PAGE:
Community service projects are a hallmark of a growing number of religious conferences. “It’s a way to not only reach out and give back to the host city, but also to educate adults and youth on how they can do service in their own communities,” says the Rev. Mary Schaller Blaufuss, United Church of Christ (UCC)Ministries, Cleveland,.
“One important take-away for other religious groups working with volunteers in these service projects is that it’s always best to help local organizations achieve their service goals, rather than to come in as outsiders and try to impose your own ideas,” says Blaufuss, who oversees community service projects for UCC national conferences.
At the UCC’s 2009 General Synod, held in Grand Rapids, Mich., last summer, Blaufuss and her team organized four concurrent community service opportunities that took place from 12 p.m. to 6 p.m. the day before the synod’s official opening. Delegates registered ahead of time to participate in one of the activities and paid a $15 fee, which covered the cost of lunch and a T-shirt, plus part of transportation costs.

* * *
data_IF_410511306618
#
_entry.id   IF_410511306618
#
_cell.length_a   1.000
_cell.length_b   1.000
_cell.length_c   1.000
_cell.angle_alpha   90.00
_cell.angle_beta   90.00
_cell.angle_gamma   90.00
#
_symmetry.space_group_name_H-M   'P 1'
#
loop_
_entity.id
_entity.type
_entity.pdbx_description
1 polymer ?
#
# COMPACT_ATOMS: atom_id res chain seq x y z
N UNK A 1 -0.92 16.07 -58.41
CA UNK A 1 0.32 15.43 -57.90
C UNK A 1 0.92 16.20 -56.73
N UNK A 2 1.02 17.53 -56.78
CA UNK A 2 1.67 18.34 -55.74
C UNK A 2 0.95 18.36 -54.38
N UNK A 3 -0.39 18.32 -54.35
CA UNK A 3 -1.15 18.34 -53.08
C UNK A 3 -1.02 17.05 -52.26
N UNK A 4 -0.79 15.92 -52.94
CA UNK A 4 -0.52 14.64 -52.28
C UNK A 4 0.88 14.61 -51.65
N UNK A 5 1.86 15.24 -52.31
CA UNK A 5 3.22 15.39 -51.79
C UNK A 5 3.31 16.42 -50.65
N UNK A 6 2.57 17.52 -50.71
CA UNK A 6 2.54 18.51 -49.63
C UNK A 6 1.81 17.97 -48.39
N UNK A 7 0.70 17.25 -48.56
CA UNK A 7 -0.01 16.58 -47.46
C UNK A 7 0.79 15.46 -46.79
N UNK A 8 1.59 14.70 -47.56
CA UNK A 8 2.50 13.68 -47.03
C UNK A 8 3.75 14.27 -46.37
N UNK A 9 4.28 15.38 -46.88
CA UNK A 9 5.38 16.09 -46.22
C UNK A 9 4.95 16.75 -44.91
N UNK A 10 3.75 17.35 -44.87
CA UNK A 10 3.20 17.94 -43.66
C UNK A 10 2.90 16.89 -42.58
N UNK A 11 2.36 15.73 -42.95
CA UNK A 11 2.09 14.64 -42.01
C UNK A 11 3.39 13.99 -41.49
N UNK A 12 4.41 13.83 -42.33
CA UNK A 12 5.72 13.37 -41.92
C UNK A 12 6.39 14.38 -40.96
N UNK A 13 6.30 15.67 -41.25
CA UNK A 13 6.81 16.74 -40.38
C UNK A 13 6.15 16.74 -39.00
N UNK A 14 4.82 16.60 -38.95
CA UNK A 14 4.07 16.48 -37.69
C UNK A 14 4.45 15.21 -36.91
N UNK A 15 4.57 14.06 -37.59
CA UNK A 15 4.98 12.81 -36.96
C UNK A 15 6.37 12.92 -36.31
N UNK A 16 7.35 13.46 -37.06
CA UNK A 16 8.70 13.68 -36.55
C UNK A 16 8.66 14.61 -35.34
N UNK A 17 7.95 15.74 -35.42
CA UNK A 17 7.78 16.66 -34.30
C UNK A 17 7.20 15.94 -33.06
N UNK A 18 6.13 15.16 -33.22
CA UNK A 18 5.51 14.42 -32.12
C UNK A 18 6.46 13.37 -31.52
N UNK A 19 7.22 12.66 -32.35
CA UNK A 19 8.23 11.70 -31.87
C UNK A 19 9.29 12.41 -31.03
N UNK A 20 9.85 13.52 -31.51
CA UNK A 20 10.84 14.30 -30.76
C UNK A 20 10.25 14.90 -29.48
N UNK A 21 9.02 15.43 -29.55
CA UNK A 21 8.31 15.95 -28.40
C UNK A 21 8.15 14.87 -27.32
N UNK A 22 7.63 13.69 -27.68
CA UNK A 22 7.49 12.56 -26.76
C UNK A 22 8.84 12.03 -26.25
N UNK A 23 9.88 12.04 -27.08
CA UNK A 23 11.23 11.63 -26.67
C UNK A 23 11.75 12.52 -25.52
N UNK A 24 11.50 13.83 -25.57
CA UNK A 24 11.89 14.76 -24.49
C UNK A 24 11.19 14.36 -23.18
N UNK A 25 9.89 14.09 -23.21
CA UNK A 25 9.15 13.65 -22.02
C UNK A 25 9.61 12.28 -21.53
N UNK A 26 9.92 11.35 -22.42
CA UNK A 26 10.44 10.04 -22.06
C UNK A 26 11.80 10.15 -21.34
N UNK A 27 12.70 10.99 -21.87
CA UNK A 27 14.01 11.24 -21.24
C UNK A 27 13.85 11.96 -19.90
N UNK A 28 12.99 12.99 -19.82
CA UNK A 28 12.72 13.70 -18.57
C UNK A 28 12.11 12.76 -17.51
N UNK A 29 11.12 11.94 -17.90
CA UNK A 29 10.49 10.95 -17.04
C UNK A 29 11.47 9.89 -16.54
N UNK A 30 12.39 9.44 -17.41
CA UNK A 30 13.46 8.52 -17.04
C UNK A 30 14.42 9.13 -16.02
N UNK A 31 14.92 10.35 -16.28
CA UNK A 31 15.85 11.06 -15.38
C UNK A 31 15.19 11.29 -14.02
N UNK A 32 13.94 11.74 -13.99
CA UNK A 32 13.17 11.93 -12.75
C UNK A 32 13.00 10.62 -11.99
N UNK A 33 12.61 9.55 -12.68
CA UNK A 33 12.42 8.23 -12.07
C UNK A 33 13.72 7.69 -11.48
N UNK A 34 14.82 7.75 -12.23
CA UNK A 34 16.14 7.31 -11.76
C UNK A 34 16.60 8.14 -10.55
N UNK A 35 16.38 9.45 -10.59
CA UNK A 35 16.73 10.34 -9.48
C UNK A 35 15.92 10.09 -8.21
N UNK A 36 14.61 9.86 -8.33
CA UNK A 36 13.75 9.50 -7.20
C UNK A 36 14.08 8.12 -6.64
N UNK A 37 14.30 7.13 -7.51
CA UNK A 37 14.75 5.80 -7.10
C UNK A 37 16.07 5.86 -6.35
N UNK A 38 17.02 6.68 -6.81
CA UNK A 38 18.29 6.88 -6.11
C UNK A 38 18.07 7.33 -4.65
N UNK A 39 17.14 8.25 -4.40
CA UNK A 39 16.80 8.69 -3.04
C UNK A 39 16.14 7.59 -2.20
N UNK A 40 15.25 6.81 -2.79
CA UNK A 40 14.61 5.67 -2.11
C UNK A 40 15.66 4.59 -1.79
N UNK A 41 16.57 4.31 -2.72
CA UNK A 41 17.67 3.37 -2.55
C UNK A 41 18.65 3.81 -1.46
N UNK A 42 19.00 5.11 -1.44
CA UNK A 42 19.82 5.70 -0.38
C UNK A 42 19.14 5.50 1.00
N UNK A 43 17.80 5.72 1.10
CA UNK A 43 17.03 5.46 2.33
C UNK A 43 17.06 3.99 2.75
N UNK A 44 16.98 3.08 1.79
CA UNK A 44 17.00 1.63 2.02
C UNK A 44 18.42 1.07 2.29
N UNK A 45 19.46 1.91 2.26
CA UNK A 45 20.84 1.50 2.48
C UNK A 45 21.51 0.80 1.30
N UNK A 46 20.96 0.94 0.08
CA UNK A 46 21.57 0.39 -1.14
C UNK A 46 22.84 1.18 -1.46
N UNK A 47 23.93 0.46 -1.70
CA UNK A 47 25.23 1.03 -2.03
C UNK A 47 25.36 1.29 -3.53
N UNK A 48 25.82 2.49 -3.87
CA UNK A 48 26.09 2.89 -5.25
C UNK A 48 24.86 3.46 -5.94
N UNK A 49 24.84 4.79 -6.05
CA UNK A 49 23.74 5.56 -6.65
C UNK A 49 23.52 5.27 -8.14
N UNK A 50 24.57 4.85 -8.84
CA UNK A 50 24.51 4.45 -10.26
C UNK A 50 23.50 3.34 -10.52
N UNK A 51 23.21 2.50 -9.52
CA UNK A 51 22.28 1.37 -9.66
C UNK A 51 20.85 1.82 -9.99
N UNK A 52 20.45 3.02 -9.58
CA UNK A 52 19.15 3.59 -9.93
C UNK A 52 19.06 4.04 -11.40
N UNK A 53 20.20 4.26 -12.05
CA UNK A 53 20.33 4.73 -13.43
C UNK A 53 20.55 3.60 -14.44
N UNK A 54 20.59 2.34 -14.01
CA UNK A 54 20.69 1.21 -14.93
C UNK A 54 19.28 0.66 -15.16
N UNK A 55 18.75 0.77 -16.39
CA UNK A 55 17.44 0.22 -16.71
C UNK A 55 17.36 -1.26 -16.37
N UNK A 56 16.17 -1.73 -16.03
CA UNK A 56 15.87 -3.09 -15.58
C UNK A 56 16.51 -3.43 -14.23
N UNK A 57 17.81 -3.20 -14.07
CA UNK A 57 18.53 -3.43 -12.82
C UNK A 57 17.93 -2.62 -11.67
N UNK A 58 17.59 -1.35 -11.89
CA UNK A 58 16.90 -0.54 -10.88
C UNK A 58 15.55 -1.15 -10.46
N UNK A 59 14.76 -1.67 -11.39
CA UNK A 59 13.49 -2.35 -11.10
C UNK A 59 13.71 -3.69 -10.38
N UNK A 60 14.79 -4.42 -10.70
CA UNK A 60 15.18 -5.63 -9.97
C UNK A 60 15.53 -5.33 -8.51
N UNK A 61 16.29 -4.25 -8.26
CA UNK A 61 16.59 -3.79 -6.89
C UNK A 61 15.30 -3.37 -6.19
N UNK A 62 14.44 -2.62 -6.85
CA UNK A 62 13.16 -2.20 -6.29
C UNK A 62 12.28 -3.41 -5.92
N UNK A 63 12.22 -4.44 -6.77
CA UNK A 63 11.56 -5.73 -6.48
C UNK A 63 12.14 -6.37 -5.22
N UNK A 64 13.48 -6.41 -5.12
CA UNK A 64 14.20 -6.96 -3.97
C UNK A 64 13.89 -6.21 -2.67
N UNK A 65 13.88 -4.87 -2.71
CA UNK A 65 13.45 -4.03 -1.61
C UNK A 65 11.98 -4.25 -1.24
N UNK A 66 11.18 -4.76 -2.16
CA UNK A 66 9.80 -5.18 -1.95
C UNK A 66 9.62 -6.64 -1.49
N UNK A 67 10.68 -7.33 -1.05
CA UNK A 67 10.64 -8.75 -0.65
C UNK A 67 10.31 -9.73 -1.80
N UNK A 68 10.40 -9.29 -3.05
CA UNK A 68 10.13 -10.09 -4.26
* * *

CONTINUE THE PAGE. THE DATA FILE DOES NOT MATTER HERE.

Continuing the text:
The four service areas were working on a local Habitat for Humanity project, visiting an area retirement home, building an environmental project for the retirement home, and working in a food pantry. There was also a blood drive.
Read about how the UCC and other religious groups organize service projects at their national meetings in an upcoming article on meetingsnet.com. You’ll learn tips on how to work with local churches, how to solve transportation challenges, and how to integrate the service projects into the fiber of your national conference.